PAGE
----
University Hospitals adjusting cancer patient treatments to safeguard from pandemic


CLEVELAND (WJW) — University Hospitals says its working to create an oasis from coronavirus for cancer patients.

“We have to protect patients. We only want them to come to the hospital if it’s absolutely essential,” said Dr. Ted Teknos is the President and Scientific Director of the UH Sediman Cancer Center.

“What we’ve done for patients who are on active therapy is, especially with regards to radiation oncology, if those treatments can be delivered in a shorter time frame we try to do it over a shorter period of time so they have less visits to the hospital,” he said.

Plexiglass sheets are up at the registration area in addition to screening at the front door and like many hospitals, as a general rule visitors are not allowed.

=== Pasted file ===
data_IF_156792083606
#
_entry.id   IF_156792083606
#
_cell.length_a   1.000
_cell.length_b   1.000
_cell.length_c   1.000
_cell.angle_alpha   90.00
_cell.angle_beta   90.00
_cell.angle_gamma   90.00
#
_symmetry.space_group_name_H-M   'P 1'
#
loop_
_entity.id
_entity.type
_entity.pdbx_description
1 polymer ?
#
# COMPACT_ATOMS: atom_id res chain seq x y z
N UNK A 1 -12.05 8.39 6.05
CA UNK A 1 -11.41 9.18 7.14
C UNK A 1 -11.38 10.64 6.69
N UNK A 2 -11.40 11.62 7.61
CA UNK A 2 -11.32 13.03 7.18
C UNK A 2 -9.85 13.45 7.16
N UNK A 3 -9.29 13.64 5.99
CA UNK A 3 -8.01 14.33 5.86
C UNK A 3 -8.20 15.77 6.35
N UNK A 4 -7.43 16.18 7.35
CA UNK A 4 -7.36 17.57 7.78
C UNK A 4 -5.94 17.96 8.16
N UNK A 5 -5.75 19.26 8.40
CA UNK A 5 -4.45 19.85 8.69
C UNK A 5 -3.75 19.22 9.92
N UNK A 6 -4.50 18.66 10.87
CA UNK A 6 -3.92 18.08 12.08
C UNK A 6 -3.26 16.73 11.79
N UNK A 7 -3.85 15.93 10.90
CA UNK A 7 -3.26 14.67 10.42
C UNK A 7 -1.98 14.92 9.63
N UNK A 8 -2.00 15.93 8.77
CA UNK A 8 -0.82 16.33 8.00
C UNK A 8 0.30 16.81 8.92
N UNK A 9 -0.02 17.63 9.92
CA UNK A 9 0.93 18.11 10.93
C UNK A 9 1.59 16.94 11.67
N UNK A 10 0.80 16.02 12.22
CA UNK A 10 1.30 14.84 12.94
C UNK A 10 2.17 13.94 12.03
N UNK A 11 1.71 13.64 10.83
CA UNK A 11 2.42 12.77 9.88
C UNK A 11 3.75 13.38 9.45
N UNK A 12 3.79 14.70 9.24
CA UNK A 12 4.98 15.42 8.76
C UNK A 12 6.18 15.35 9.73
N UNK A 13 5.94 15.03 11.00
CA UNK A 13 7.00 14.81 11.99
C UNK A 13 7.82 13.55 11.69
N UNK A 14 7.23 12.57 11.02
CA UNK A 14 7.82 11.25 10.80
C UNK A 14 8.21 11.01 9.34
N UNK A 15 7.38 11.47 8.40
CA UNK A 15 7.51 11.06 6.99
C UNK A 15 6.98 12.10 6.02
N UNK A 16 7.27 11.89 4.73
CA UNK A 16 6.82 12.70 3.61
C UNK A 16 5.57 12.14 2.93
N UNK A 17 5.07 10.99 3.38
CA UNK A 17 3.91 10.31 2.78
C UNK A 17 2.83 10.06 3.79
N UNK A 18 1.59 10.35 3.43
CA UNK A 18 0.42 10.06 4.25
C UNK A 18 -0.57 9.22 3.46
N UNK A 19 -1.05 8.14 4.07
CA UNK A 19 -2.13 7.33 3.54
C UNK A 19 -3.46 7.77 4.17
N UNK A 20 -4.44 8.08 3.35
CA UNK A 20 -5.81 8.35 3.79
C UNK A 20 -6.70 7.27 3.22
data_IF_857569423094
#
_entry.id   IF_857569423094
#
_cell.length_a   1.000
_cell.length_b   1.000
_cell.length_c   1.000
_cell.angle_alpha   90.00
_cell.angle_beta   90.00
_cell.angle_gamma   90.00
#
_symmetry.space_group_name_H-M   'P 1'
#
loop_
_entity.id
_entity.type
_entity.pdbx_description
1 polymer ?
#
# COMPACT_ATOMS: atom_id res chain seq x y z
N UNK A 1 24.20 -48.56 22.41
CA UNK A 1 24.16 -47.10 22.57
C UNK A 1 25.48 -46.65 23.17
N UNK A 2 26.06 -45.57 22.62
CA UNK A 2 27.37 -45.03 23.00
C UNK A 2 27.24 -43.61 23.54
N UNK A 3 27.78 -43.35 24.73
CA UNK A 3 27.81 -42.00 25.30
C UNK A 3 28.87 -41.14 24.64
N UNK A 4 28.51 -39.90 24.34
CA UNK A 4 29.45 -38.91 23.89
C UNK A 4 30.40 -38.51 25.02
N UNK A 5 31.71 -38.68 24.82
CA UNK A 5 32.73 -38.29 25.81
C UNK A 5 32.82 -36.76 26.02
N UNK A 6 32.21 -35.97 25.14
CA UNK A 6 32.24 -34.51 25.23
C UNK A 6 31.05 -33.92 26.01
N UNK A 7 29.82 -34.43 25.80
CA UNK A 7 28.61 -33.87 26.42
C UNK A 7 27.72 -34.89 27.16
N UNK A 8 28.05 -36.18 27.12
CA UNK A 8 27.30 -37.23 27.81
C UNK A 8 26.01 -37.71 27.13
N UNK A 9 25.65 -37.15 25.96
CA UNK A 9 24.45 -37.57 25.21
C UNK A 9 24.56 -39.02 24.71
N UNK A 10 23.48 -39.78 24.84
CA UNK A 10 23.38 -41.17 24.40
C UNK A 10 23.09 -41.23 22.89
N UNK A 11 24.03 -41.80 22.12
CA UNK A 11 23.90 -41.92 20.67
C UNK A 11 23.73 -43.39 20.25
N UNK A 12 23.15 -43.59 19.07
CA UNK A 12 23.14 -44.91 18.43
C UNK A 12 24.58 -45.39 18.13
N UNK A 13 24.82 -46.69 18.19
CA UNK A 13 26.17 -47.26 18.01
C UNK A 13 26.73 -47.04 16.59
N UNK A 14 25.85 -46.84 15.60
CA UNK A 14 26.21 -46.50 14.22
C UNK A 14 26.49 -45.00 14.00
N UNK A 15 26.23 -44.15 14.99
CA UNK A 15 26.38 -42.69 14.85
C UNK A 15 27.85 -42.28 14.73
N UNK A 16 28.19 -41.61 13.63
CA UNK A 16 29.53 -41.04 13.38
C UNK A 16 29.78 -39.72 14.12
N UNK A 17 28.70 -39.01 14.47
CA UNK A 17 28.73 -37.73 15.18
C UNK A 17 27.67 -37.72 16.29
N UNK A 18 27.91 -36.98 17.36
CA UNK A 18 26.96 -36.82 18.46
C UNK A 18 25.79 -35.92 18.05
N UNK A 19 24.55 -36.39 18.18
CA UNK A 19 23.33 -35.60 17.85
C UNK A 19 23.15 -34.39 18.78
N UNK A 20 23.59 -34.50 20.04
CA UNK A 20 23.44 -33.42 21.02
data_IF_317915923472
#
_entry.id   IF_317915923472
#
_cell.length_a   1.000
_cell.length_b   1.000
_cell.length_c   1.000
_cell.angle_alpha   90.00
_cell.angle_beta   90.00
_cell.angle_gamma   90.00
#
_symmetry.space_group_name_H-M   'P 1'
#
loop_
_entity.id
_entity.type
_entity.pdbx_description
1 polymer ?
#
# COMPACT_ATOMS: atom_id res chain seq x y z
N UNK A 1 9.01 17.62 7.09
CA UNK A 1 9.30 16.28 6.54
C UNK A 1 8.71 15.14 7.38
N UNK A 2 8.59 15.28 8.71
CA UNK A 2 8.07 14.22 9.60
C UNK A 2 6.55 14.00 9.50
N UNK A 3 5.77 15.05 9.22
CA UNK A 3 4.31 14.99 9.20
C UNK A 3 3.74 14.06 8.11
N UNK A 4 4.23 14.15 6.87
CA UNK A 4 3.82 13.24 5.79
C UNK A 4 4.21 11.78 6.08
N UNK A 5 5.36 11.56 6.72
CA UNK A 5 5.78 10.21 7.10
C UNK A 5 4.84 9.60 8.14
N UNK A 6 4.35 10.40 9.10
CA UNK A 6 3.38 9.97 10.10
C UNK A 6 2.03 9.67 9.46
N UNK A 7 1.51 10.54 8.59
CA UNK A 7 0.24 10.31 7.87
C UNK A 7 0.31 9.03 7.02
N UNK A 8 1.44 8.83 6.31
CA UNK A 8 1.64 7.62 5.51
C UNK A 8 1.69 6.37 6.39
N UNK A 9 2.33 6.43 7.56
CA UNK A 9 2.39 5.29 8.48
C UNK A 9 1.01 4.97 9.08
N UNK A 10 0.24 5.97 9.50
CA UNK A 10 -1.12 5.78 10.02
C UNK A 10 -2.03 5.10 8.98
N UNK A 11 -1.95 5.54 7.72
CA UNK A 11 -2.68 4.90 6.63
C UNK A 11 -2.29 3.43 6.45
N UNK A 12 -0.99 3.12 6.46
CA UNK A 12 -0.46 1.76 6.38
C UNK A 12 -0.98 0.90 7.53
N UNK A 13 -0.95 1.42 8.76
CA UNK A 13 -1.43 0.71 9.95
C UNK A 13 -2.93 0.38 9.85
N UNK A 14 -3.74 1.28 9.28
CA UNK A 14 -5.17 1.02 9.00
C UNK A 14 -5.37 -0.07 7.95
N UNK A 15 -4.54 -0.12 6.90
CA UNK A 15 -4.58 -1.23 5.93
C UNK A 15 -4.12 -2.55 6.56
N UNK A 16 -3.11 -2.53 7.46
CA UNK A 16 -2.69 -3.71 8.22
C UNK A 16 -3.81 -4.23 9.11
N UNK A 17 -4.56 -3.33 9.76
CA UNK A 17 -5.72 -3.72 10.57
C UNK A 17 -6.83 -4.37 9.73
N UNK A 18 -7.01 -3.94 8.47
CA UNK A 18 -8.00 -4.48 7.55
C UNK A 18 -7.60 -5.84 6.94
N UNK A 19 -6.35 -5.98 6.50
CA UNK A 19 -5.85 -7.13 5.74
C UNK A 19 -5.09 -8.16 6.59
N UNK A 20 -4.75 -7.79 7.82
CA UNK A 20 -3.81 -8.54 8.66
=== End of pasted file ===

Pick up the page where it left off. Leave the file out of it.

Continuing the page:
“Cancer patients, when they are infected with coronavirus, have a higher rate of complication and a higher mortality rate, whereas the overall mortality rate for infection from coronavirus is about 2 and a half percent. It’s about 5 and a half to 6 percent in cancer patients. Those who are actively undergoing cancer treatment have an even higher rate of death from coronavirus,” Dr. Teknos explained.

Dr. Teknos said three patients have tested positive for COVID-19. The hospital created separate clinics and infusion areas for those patients. 

A concern moving forward is people avoiding going to the hospital and how it could impact their care.

“Our biggest concern is as cancer providers is during this time of social distancing people who are experiencing symptoms aren’t getting or are afraid to go to the hospital and discuss symptoms with their doctors and we’re worried there might be a delay in new cancer diagnosis,” he said.


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